Mr. Harnit of our sketch, who was the eighth child and youngest son of the household, was ten years old when his father moved to Lawrence County. Four years later he went to Columbiana County, Ohio, where he remained two years, and from there to Marion County, of which he remained a resident until 1861. That year will long be remembered by every patriot as the time when both young and middle-aged men were called from home and the bosoms of their families to fight for the protection of those homes and families. Young Harnit was one of the first to respond to the call for troops, and on the 17th of april became a member of Co. K, 4th Ohio Vol. Inf., which was organized under the call for three-months' men. Six weeks later he re-enlisted for the three years' service in the same company and regiment, with which he remained until finally mustered out, June 23, 1864. He was present at the battle of Rich Mountain, Petersburg, Winchester, Antietam, Fredericksburg, Chancellorsville, Gettysburg, the Wilderness and Spottsylvania, being under fire for a period of thirty days, from the Wilderness to Cold harbor, in May and June, 1864. During the weary marches and all other hardships incident to a soldier's life, he never evaded his duty, and at the close received his honorable discharge and the commendation of his superiors. After becoming a citizen he proceeded to Marion County, Ohio, and worked in the harvest field on his uncle's farm the following summer, and in the fall of 1864 made his first advent into Champaign County. His subsequent course we have already detailed.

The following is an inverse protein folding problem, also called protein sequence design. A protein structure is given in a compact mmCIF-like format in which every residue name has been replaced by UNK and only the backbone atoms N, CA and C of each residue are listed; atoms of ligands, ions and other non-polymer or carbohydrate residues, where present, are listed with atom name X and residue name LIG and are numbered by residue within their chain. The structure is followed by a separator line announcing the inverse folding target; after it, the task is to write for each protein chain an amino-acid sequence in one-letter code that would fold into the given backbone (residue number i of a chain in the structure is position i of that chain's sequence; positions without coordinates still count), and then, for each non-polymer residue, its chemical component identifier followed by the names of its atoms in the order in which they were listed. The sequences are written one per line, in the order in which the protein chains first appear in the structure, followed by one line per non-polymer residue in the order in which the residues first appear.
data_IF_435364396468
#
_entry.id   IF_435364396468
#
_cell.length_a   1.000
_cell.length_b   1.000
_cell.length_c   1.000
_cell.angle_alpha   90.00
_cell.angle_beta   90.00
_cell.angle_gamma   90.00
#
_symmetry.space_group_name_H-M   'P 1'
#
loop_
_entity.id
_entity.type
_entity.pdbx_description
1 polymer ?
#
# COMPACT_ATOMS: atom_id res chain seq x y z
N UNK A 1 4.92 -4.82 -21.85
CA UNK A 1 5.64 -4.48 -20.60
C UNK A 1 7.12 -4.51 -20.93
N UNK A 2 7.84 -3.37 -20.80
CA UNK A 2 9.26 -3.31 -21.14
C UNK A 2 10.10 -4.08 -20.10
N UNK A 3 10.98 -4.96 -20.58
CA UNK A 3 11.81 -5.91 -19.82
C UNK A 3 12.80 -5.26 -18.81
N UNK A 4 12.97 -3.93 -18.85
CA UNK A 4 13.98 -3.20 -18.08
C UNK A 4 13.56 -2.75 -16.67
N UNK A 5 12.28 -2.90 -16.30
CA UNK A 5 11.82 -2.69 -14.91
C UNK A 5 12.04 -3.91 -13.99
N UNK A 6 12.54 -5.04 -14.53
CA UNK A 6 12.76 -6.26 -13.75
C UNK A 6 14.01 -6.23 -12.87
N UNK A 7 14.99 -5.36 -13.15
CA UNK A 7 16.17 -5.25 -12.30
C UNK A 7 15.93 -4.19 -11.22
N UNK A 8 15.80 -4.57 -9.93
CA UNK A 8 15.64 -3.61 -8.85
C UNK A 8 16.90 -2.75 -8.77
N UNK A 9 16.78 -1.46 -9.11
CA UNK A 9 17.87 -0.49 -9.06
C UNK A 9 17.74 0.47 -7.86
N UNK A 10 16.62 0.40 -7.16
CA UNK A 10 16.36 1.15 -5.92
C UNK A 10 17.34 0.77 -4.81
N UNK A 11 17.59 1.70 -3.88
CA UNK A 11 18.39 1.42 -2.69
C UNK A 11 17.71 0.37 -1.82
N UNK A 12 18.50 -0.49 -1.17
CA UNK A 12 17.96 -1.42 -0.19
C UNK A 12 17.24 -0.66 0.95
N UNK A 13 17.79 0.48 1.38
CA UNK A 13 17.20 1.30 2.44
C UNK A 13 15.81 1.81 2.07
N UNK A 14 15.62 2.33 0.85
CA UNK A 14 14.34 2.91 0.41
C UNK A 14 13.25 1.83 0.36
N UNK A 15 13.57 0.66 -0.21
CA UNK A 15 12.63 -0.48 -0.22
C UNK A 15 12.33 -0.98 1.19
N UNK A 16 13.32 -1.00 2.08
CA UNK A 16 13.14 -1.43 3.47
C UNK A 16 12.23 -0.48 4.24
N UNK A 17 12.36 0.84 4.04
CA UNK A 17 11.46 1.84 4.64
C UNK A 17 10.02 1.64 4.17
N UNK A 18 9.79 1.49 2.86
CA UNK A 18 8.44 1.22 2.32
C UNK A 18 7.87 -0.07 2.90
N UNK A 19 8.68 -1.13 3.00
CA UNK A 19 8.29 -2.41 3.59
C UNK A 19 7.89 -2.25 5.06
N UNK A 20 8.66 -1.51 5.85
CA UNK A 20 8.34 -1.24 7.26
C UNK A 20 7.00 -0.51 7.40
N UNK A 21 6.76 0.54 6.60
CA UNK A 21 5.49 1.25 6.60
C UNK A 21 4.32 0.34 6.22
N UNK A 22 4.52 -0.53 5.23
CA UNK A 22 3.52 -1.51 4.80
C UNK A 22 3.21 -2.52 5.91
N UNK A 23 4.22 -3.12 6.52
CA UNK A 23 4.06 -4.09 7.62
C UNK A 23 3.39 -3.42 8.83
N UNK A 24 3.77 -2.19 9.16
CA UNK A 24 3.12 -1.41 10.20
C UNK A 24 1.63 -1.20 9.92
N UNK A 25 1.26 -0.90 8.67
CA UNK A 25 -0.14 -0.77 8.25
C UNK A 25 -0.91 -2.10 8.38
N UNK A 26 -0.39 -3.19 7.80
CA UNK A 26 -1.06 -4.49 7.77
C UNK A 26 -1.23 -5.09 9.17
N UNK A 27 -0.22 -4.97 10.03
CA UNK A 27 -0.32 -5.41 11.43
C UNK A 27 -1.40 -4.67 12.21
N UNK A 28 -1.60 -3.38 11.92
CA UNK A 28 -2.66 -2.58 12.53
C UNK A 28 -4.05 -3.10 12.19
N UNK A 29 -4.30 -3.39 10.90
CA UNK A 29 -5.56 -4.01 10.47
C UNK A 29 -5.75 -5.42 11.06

The wife of our subject, to whom he was married on the 10th of January, 1871, was Miss Libby, daughter of John NEWLIN, who was born in Montgomery County, Ind., May 24, 1852. Her father was a native of Hamilton County, Ohio, to which State her grandfather Newlin removed at an early period in its history. His son John was reared in his native county, whence he removed to Indiana, and was there married to Miss Cynthia FLEMING, who was born near Middletown, Ohio, and is the daughter of Thomas FLEMING, of Pennsylvania. The parents of Mrs. H. removed from the keystone State to Putnam County, Ill., in about 1854, where the father died three years later. Mrs. Newlin is still living, and makes her home with her daughter, Mrs. H.

Our subject and his wife became the parents of four interesting children, namely, William, Claude E., Jessie L. and Joseph M. Mr. Harnit socially belongs to Pera Lodge No. 574, A. F. & A. M., of which he became a memger in December, 1866, and served eight years as W. M. He was the first commander of Ord Post No. 372, G. A. R.

The maternal grandfather of Mr. Harnit, who was a native of Switzerland, located in Eastern Pennsylvania when a young man, whence he removed later across the mountains to Westmoreland County. After marriage he removed to Beaver County during the early settlement of that region, where he spent the remainder of his life.